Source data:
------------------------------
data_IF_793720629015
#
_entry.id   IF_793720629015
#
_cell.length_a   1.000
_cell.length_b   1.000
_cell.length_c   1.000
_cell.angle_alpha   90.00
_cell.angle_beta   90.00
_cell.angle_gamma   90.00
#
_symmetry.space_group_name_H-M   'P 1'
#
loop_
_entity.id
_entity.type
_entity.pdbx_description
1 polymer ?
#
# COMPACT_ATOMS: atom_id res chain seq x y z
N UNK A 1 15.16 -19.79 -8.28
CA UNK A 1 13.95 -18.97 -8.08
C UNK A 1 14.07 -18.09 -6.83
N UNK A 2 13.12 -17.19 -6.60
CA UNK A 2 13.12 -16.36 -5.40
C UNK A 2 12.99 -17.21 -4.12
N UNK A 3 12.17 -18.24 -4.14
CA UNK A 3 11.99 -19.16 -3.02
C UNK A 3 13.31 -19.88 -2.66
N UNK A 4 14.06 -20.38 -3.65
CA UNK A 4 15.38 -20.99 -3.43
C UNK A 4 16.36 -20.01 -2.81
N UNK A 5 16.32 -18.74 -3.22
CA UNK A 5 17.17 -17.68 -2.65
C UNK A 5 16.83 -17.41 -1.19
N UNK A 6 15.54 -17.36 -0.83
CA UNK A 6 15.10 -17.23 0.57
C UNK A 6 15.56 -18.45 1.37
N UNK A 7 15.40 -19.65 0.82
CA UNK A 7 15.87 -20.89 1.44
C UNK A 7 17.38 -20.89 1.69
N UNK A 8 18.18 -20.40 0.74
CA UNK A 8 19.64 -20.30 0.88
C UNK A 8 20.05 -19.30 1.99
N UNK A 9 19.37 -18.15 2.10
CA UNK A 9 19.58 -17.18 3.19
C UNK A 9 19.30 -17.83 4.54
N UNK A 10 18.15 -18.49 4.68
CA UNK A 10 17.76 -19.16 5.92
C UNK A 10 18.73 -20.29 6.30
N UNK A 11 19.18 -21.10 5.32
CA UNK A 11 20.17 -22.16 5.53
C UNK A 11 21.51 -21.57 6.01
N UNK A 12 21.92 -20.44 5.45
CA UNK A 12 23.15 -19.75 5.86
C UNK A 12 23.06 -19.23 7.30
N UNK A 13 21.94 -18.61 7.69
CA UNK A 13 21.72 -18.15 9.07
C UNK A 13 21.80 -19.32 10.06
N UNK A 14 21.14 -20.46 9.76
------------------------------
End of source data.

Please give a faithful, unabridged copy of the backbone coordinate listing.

data_IF_793720629015
#
_entry.id   IF_793720629015
#
_cell.length_a   1.000
_cell.length_b   1.000
_cell.length_c   1.000
_cell.angle_alpha   90.00
_cell.angle_beta   90.00
_cell.angle_gamma   90.00
#
_symmetry.space_group_name_H-M   'P 1'
#
loop_
_entity.id
_entity.type
_entity.pdbx_description
1 polymer ?
#
# COMPACT_ATOMS: atom_id res chain seq x y z
N UNK A 1 15.16 -19.79 -8.28
CA UNK A 1 13.95 -18.97 -8.08
C UNK A 1 14.07 -18.09 -6.83
N UNK A 2 13.12 -17.19 -6.60
CA UNK A 2 13.12 -16.36 -5.40
C UNK A 2 12.99 -17.21 -4.12
N UNK A 3 12.17 -18.24 -4.14
CA UNK A 3 11.99 -19.16 -3.02
C UNK A 3 13.31 -19.88 -2.66
N UNK A 4 14.06 -20.38 -3.65
CA UNK A 4 15.38 -20.99 -3.43
C UNK A 4 16.36 -20.01 -2.81
N UNK A 5 16.32 -18.74 -3.22
CA UNK A 5 17.17 -17.68 -2.65
C UNK A 5 16.83 -17.41 -1.19
N UNK A 6 15.54 -17.36 -0.83
CA UNK A 6 15.10 -17.23 0.57
C UNK A 6 15.56 -18.45 1.37
N UNK A 7 15.40 -19.65 0.82
CA UNK A 7 15.87 -20.89 1.44
C UNK A 7 17.38 -20.89 1.69
N UNK A 8 18.18 -20.40 0.74
CA UNK A 8 19.64 -20.30 0.88
C UNK A 8 20.05 -19.30 1.99
N UNK A 9 19.37 -18.15 2.10
CA UNK A 9 19.58 -17.18 3.19
C UNK A 9 19.30 -17.83 4.54
N UNK A 10 18.15 -18.49 4.68
CA UNK A 10 17.76 -19.16 5.92
C UNK A 10 18.73 -20.29 6.30
N UNK A 11 19.18 -21.10 5.32
CA UNK A 11 20.17 -22.16 5.53
C UNK A 11 21.51 -21.57 6.01
N UNK A 12 21.92 -20.44 5.45
CA UNK A 12 23.15 -19.75 5.86
C UNK A 12 23.06 -19.23 7.30
N UNK A 13 21.94 -18.61 7.69
CA UNK A 13 21.72 -18.15 9.07
C UNK A 13 21.80 -19.32 10.06
N UNK A 14 21.14 -20.46 9.76